Published online by Cambridge University Press: 05 August 2016
“… for I tell thee Sancho, a mouth without teeth is like a mill without a millstone, and a tooth is much more to be prized than a diamond.– Cervantes Don Quixote
So lamented Don Quixote when shepherds bearing slingshots took out several of his “grinders.” He had attacked their flock of sheep, which he mistook for an army (easy mistake). However misguided, the noble knight-errant clearly understood the value of teeth.
To paleoanthropologists, the value of teeth lies in the wealth of information they preserve about our past. Morphological analyses of fossil teeth elucidate biological relationships among species and populations within them. Studies of the chemical composition of enamel and of dental wear inform us about the diets of our ancestors and close relatives. And, investigations of dental growth and development enlighten us about their life history modes. These are some of the more vital contributions of teeth to understanding our evolutionary history. Here, I will synthesize dental insights into human evolution discussed throughout this book and consider what's next for what can be called “dental paleoanthropology,” the subfield of paleoanthropology that makes use of fossil teeth to understand hominin biology. Finally, I will reflect on how an evolutionary perspective on our dental past helps us understand how we view and treat teeth today.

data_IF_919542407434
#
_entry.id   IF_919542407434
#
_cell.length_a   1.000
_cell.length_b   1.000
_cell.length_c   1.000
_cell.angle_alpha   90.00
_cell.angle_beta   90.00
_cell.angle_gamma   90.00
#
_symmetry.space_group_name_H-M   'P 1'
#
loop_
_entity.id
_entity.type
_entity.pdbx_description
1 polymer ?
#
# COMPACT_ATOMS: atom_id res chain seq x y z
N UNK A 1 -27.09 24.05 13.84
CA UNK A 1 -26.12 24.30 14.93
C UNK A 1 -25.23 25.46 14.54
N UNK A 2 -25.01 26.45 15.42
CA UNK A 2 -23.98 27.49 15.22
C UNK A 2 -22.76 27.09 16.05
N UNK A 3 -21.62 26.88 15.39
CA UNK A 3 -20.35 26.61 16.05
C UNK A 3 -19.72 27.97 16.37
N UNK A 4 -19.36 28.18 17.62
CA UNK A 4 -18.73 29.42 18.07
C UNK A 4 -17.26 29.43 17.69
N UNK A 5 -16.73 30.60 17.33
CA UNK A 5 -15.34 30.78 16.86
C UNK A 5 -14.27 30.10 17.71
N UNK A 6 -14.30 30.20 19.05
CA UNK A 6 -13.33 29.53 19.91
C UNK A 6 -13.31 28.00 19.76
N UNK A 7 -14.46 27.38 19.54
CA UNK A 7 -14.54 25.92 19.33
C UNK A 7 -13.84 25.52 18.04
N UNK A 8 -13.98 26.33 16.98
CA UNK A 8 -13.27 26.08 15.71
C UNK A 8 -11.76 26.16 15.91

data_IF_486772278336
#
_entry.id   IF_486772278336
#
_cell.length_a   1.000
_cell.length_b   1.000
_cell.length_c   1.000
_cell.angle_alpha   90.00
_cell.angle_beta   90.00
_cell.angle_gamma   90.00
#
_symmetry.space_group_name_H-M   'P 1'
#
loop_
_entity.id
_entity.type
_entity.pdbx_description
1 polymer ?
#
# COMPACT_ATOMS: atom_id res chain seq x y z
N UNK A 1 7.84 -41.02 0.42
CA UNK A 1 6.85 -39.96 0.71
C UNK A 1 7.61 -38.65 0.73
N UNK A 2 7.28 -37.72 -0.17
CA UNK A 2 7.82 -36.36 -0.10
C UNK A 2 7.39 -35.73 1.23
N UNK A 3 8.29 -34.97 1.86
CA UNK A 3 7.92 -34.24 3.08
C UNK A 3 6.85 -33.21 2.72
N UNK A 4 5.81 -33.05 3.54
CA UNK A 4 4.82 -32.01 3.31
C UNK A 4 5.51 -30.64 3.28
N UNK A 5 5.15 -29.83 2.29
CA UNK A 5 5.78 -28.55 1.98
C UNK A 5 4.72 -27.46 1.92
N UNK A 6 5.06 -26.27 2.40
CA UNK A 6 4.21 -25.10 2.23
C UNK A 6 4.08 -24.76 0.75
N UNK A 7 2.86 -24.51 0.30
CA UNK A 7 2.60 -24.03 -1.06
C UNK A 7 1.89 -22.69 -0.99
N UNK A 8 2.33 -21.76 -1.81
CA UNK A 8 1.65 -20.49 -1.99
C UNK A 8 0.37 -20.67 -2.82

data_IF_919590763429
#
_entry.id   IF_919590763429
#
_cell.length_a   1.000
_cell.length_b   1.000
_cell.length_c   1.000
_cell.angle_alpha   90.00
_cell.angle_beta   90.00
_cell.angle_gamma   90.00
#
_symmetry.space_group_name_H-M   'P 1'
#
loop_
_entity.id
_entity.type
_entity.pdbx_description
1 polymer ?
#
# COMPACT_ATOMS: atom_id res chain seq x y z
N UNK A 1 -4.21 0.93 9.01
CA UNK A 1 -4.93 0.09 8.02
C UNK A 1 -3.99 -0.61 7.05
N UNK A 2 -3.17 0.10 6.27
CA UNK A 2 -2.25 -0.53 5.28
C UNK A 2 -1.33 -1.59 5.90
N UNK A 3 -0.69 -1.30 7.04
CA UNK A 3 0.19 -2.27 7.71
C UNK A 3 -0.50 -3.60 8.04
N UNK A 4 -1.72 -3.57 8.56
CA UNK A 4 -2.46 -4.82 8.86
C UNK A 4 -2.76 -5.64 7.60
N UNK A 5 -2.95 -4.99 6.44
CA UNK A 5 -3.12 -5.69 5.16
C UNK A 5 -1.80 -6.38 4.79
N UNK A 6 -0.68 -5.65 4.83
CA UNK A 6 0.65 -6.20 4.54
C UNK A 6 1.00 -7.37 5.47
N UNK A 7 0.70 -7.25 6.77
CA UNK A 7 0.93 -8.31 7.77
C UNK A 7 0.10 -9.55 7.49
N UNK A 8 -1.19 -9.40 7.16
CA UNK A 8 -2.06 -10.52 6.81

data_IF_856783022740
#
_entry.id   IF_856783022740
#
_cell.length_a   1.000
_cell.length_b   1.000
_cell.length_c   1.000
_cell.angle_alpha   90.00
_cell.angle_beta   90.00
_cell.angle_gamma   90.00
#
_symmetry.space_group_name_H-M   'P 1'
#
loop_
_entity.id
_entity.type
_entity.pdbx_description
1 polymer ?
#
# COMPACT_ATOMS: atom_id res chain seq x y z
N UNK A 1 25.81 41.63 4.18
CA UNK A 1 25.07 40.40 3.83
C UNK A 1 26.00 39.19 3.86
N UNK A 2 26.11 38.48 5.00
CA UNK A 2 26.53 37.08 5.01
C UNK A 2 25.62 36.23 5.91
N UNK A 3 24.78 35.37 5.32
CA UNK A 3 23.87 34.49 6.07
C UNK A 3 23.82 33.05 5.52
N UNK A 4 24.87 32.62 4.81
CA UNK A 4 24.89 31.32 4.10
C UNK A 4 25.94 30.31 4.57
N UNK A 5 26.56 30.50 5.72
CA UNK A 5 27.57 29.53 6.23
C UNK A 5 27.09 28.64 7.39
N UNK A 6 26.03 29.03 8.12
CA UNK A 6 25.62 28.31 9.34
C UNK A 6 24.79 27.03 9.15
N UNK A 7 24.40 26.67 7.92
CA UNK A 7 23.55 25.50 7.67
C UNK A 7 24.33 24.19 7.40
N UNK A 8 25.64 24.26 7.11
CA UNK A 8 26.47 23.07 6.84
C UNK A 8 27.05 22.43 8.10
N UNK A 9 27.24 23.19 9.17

Putting in All Together: The Whole Tooth
If we were to draw up a list of differences between humans and our chimpanzees relatives, that list would include – among other things – our differences in brain size, language ability, ability to adapt to new environments, our reliance on cultural solutions to problems of survival and reproduction, the length of our periods of juvenile growth and dependency, and the length of our lifespans. Fossil teeth give us a record of the origins and evolution of several of these and other unique human attributes.
The origins of human adaptability can be traced back to the teeth of our australopith ancestors. Stable carbon isotope analysis of their dental enamel (Chapter 2) reveals that, unlike modern chimpanzees whose diets even in savanna environments are limited to C3 plants, australopith species were in most cases incorporating both C3 and C4 resources into their diets (83).